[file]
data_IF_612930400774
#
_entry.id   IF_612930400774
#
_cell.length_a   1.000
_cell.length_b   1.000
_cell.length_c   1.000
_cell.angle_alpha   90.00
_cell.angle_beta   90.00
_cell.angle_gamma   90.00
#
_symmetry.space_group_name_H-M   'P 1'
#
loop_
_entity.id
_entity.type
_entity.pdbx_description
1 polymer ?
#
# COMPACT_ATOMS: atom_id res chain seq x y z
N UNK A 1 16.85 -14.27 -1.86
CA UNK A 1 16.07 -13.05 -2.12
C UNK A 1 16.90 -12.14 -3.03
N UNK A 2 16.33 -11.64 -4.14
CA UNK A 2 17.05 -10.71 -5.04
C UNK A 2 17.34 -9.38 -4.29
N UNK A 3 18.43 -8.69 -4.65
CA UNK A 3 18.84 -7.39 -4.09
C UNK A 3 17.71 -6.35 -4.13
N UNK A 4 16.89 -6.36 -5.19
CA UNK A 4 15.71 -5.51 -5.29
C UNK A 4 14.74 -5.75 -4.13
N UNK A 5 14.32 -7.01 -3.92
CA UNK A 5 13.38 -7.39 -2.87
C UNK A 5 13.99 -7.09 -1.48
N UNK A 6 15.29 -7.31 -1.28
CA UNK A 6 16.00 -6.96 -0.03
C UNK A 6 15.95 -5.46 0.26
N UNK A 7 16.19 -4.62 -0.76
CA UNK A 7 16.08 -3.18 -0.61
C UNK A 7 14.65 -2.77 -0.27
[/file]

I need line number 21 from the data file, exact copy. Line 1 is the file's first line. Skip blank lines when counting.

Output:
N UNK A 1 16.85 -14.27 -1.86